Artwork About Anti-Asian Discrimination Stolen From NYC Art Nonprofit

A group exhibition in Brooklyn is down an artwork after a reported theft took place last month. Artist Julia Kwon had two of her textile works on view in Form and Formless: Constellations of Knowledge at the UrbanGlass Art Center in Downtown Brooklyn until one of them was stolen from the display wall and carried out of the building.

The lost work in question, entitled “AAPI Hate Affects AAPI Mental Health (71.7% of the respondents who experienced hate incidents during the pandemic report anti-Asian discrimination to be their greatest source of stress, much higher than any other pandemic concerns)” (2021), visually represents the aforementioned statistic through a variety of multicolored silk rectangles stitched together to resemble a bojagi, or Korean wrapping cloth. The piece was displayed alongside another work of Kwon’s addressing the uptick in transphobic legislation across the United States, underscoring how race- and gender-based aggression are inherently connected.

Both Kwon and UrbanGlass’s Exhibition Manager Meg Wachs told Hyperallergic that the theft occurred at 4pm on January 19, according to security camera footage. Wachs said that though the video quality was poor, it appeared that a person “just came in, looked around for a bit, took the piece off the wall, balled it up, shoved it in their pocket, and left the gallery.”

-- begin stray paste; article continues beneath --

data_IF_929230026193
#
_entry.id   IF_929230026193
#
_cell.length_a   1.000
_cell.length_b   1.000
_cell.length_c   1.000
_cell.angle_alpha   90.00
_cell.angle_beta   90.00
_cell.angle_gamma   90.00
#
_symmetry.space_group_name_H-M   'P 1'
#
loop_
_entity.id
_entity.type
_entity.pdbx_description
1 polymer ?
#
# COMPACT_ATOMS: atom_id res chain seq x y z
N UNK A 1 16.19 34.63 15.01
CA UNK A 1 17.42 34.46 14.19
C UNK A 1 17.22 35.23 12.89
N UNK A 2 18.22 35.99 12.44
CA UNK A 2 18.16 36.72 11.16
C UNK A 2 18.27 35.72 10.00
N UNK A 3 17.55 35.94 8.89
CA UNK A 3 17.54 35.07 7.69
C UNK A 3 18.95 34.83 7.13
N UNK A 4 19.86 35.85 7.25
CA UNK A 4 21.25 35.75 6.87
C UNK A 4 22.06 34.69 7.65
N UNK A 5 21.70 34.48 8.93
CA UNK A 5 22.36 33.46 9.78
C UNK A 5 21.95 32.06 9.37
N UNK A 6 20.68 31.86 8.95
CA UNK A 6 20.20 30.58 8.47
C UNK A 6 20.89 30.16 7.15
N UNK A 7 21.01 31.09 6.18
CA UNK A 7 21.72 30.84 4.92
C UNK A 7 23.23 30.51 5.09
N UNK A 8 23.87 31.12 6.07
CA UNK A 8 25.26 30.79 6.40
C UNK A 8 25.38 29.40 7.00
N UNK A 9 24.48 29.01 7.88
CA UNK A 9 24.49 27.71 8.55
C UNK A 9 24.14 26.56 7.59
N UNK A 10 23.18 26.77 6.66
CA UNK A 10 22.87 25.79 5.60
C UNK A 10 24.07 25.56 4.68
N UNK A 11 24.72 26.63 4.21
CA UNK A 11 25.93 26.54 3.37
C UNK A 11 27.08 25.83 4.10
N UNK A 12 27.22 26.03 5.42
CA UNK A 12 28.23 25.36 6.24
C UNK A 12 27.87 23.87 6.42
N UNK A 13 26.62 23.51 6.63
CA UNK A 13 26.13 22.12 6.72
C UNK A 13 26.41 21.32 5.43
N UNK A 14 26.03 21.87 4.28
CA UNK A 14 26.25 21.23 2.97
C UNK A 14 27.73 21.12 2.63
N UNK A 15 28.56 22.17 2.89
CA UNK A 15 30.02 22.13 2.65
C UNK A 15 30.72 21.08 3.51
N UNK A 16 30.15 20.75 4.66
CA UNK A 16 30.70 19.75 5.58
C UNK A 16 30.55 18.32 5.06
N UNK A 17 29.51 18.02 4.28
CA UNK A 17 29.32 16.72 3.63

“You never think it would happen to you until it does,” Kwon said. “Also just considering what the work is about, it adds another level of shock and heightens this feeling of a lack of safety.”

Urban Glass Installation View
An installation view of Julia Kwon’s two bojagi-style works in Form and Formless: Constellations of Knowledge at UrbanGlass’s Art Center Julia Kwon

Wachs noted that this was the first time something like this had happened in her five years at UrbanGlass.

“The act itself didn’t appear violent in any capacity,” she explained. She filed a police report with the 88th Precinct and an active investigation is underway. Hyperallergic has contacted the New York City Police Department for comment. UrbanGlass is requesting that anyone with information regarding the theft or whereabouts of the piece reach out to Detective John-Paul Zinser at

Whether the theft was intentional or impulsive, UrbanGlass curator Alpesh Patel said that it “feels like an act of hate upon a work dealing with hate.” The piece was fixed to the wall with safety pins above a second work of Kwon’s that remained in the gallery. He and Kwon have since added a sign where the textile was displayed notifying viewers of the theft.

“I’m heartbroken for Julia and the viewers who won’t get to see the work that she has so generously shared with us,” Patel added.

Source link

About The Author

Scroll to Top